2. Diane-crewe
    Diane-crewe says:

    Im with you x I LOVE this kind of comfort food .. esp with the weather turning nasty x I too am a northern “girl” .. I was brought up on this type of food .. so too have my kids .. and grandchildren…. and we are all going strong xx

  3. Pratsina Glitsa
    Pratsina Glitsa says:

    So what I,my parents and grandparents and those before them in Scotland have always eaten has a name other than tatties an’ gravy ( with variations on the ingredients to suit availability).
    Only the organised Dutch would have to give it a name

  4. Miss South
    Miss South says:

    Stephanie: ‘bore’ away! We’re both really interested in the development of the food we eat in the British Isles and English food esp as we didn’t grow up with it. Plus I won’t here a bad thing about the humble spud or the glorious cabbage…

    Diane: here’s a nother cheer for cosy comfort food! Can’t be bate with a big stick!

    Pratsina: oh this comment made me laugh. I have to say I’d never thought to put gravy with this kind of tatties and cabbage. I am slow on the uptake!

  5. Miss South
    Miss South says:

    Alicia: yup, definitely a cousin of champ or colcannon. But well done the Dutch for putting bacon and gravy with that great base of greens and spuds. I’m so Protestant in my tastes, it had never occurred to me…

  6. Mrs Nordy
    Mrs Nordy says:

    My daughter is just back from living in Utrecht for six months and delighted to see this recipe. It brought back many happy memories for her.
    Keep up the good work. Really enjoy your style of writing and the variety of your food 🙂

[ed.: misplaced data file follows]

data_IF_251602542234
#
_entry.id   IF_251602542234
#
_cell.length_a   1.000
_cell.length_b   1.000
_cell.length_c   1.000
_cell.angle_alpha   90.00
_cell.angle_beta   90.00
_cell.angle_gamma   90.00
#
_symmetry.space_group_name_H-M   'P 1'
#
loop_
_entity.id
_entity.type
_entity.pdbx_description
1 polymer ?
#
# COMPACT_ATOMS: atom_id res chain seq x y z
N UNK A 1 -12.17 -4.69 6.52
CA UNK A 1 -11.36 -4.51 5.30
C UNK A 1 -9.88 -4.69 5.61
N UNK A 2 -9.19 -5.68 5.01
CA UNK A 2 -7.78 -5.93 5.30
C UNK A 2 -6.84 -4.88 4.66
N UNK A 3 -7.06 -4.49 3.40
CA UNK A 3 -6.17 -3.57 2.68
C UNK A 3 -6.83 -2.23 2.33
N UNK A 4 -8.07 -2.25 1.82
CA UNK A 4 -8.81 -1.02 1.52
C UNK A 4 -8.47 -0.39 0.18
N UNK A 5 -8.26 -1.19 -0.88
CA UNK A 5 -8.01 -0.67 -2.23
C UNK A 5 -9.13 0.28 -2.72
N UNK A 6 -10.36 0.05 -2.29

Mrs Nordy
    PS still enjoying your potato salad recipe, a staple in this family!

  7. Dave
    Dave says:

    Personally I fail to see how anyone couldn’t love potatoes, greens and gravy in pretty much any format. If I had any leftovers from this (which would probably be leftovers in the first place) I’d fry it and have it with more gravy. Or with beans for breakfast.

  8. Miss South
    Miss South says:

    Mrs Nordy: so pleased you love the potato salad as much we do in our family. Hearing things like that is my favourite part of food blogging. And would love to go to Utrecht!

    Foodhuntr: thank you

    Dave: I’m torn between making some mash immediately and asking you if you’re married. FRIED potato, greens and gravy is way more appealing than that other Dutch speciality of diamonds to me….

  9. Chloe
    Chloe says:

    Drooling sat here in a chilly office, and dreaming of the Kale in the fridge. I’m a great lover of German food and also of cabbage, can’t wait to give this a go.

  10. Miss South
    Miss South says:

    Chloe: I need to look up more about German food. I am feeling that it’s going to please me immensely. Especially if it involves kale.

    Becs: ha, I’m a spiritual Northerner. Just need to get more into my dried peas to make sure I’m not losing my touch.

  11. Kavey
    Kavey says:

    I didn’t know Dutch food was considered deeply unfashionable… is it? I have always rather enjoyed it. There’s definitely a place in my belly for comfort food, Dutch style!

  12. Stuart gardner
    Stuart gardner says:

    Hi hope you are well, good to see your writing in the Guardian…. hope the book is coming on well. I had a Dutch friend who used to make fresh apple sauce to seve with this, that is 2 apples chopped up, some sugar and a little ground cinnamon…. lovely on the side…. just simmer perhaps with spoon of water until soft amd mushy…. she was a Veggie and was good with veggie sausages….. but also good with bacon or sausage. If you live near an allotment this time of year stick your head in am sure if they have apple trees you will come away with a bag at this time of year.

  13. Annabel Smyth
    Annabel Smyth says:

    This sounds delicious, and will probably be eaten very soon!

    By the way, I have taken to steaming my potatoes in the microwave – the resulting mash is much less watery than if you boil them. Or, indeed, in an ordinary steamer – the only vegetables I ever boil now are swede (sometimes with carrots, parsnips and other roots), Brussels sprouts and green beans! Everything else gets steamed.